Windows 2008 Server is a server operating system produced by Microsoft that was released in February 2008. It is the successor of Windows Server 2008 and predecessor of Windows 2008 R2 released in October 2009.
With technology evolving at an ever-increasing rate, it’s crucial for organizations to keep their systems up-to-date on all the changes continually. To that end, many are aware that on July 9, 2019, Windows will stop providing extended support for its SQL Server 2008 and 2008 R2. Similarly, on January 14, 2020, the extended support for Windows Server 2008 and 2008 R2 will also end.
This end of support implies that you will no longer receive regular security updates. And even though many people view these regular updates as nothing more than annoyances, they are, nevertheless, critical for your system security. Cyber-attacks are becoming more frequent and more sophisticated with every passing day, meaning that an unsupported system with leave you and your business vulnerable to system infection, malware, ransomware, and other such cyber-attacks. Similarly, it can also take you out of compliance with industry regulations such as the EU’s own General Data Protection Regulation (GDPR).
The disruption is an opportunity in disguise. End of support for Windows Server 2008 will allow you to take advantage of cloud technology such as Windows’ own Azure. This cloud-based solution will enable your organization to scale up or down more quickly, save on computer power, pay for only what you use, have access to better innovation opportunities, among other such benefits.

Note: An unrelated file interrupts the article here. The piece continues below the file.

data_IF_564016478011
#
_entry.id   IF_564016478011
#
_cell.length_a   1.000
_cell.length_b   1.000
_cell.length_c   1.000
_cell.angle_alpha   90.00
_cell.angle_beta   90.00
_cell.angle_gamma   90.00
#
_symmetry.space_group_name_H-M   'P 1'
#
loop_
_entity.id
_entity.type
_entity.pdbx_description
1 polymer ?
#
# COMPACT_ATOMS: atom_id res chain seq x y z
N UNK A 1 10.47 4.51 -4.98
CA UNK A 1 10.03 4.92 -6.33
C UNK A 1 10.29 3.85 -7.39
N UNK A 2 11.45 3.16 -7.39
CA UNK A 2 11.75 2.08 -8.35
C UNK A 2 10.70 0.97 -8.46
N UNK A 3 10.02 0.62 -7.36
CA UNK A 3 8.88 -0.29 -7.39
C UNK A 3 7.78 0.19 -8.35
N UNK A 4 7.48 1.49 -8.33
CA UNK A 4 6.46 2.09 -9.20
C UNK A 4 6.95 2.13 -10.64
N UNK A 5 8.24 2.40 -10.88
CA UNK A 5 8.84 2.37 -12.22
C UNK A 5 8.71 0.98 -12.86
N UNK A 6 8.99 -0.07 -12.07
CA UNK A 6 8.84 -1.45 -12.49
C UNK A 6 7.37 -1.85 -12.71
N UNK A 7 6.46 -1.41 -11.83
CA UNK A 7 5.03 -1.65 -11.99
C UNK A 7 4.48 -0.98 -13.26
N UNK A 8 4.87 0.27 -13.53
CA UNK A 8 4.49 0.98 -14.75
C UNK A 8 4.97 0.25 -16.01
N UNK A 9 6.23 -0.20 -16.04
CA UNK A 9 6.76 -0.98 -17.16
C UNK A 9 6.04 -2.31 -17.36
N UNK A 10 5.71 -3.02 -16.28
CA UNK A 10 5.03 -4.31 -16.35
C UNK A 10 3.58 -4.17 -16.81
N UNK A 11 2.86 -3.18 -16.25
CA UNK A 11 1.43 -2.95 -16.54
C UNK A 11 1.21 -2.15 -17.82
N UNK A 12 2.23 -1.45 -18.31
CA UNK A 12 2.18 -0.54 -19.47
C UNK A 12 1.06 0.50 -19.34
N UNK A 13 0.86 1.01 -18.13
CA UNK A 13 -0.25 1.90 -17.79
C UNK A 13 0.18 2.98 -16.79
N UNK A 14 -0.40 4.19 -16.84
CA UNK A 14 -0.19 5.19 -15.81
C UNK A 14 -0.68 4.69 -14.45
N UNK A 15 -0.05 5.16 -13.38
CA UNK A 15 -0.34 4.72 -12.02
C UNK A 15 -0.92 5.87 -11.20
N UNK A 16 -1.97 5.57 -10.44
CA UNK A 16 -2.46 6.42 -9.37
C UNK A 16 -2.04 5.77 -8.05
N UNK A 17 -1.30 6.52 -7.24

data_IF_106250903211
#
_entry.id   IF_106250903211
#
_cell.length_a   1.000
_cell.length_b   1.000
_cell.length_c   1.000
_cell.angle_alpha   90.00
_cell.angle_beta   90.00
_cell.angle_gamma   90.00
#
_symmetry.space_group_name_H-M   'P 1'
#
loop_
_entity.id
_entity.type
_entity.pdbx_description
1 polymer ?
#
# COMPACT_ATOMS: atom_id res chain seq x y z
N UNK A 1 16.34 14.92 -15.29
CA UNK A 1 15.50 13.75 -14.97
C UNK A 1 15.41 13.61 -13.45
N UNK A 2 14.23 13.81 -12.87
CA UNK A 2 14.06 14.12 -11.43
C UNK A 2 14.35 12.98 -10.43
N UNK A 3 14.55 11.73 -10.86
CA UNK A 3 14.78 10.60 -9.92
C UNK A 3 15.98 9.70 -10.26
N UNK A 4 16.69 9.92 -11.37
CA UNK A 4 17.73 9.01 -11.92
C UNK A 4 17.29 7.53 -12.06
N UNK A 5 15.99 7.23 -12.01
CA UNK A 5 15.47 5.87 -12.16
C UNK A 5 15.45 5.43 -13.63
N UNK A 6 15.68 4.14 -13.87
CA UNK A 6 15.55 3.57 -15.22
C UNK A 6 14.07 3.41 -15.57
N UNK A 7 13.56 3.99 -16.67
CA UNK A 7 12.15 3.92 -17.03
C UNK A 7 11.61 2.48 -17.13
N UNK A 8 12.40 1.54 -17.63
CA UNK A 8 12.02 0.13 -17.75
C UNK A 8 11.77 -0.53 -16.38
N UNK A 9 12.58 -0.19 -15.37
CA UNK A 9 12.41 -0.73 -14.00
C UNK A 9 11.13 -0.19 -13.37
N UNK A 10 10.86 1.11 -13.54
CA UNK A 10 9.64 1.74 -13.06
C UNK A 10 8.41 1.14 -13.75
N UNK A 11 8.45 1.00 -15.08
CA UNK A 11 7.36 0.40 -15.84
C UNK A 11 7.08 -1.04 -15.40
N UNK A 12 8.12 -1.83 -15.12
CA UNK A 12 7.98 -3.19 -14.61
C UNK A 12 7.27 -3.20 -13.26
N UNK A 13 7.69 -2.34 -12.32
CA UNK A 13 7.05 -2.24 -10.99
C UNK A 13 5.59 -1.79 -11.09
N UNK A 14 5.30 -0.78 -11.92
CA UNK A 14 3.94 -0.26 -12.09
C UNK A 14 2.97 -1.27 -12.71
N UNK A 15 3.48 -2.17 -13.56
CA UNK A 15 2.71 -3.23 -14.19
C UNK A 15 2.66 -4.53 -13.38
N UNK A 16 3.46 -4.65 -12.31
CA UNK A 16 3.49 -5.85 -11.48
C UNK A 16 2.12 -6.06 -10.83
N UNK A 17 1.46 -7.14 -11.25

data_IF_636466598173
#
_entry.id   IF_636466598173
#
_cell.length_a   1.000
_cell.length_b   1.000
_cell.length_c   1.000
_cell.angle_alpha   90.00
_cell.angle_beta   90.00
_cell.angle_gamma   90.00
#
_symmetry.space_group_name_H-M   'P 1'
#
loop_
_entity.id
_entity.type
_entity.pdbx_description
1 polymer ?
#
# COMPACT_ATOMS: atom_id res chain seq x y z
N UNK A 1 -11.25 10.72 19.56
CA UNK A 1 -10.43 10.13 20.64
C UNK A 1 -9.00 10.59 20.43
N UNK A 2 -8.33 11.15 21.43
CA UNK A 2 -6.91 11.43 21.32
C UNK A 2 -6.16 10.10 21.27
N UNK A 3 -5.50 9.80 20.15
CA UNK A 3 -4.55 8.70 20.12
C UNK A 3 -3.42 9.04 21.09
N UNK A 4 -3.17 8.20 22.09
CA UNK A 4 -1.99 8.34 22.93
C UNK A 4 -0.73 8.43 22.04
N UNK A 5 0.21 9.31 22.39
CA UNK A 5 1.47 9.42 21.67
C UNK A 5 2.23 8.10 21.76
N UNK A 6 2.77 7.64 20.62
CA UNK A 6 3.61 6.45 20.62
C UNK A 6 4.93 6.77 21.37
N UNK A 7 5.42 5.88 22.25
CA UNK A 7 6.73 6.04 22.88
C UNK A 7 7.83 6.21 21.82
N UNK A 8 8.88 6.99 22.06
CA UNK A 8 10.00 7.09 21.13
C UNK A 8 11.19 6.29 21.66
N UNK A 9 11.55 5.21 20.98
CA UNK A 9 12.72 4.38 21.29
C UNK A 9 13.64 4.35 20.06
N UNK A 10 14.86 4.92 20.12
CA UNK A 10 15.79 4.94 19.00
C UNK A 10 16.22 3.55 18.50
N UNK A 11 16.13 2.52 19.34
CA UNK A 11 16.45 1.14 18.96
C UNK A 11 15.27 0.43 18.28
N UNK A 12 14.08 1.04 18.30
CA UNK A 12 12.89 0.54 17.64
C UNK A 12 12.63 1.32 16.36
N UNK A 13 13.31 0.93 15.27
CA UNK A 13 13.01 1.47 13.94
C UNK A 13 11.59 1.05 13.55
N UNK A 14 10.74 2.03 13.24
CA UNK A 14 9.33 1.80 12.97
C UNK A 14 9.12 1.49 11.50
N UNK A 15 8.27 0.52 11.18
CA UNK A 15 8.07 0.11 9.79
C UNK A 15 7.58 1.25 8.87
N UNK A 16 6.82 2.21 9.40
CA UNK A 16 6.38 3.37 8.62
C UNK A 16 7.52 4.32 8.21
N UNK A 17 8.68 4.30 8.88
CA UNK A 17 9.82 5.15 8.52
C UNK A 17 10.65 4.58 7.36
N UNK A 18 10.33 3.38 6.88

Preparing for Windows Server 2008 End of Life
It’s not wise to wait and transition only when the end of support comes into effect. Making the transition will take some time, and it’s better to make it at your pace rather than being rushed by circumstance. Three steps involve a successful migration from Windows Server 2008 to Azure. These include the Assessment Phase, the Migration Phase, and the Optimization Phase.
- The Assessment Phase – During this step, you will have to use Microsoft Data Migration Assistant, Azure Migrate, or other such partner tools to make a thorough inventory of your apps and workloads. The next step will be to categorize each of them based on type (Microsoft apps, ISV apps, Custom LOB apps, and Server roles.) Then, classify them based on criticality (Mission Critical, Important, and Normal), and finally by risk (Low, Medium, High). These will help you better plan your migration.
- The Migration Phase – At the migration step of the process, you can transform critical aspects of your operation by moving away from old platforms. You will need to update your server to Windows Server 2019 to get DevOps and cloud-ready and take your application portfolio to the cloud.
- The Optimization Phase – Once the migration is complete, you can begin fine-tuning your resources for cost optimization, better management, as well as for security and compliance. With Azure, you can manage your resources and cost, as well as strengthen your security and ensure the compliance mentioned above. Tools such as Azure Security Center, Azure Cost Management, and Azure Advisor will help you manage your cloud resources. With System Center, you can integrate your on-premises workloads with Azure for a seamless and fully optimized hybrid cloud environment.